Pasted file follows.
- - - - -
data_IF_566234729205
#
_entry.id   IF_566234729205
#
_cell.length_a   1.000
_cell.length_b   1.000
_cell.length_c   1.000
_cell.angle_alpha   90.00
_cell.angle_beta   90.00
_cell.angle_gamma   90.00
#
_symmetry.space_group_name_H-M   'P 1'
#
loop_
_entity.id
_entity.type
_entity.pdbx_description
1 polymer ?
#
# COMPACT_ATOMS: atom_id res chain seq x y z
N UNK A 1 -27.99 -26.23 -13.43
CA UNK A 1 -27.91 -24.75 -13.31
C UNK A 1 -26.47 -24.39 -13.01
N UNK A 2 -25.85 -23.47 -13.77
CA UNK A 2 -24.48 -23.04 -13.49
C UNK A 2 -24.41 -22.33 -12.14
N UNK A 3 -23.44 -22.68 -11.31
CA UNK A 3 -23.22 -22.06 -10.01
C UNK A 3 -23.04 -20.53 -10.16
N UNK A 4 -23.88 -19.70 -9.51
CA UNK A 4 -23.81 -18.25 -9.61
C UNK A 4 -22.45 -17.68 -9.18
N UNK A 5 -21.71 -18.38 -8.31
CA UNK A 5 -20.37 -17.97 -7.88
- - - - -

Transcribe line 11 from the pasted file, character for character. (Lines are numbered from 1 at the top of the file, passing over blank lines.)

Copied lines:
#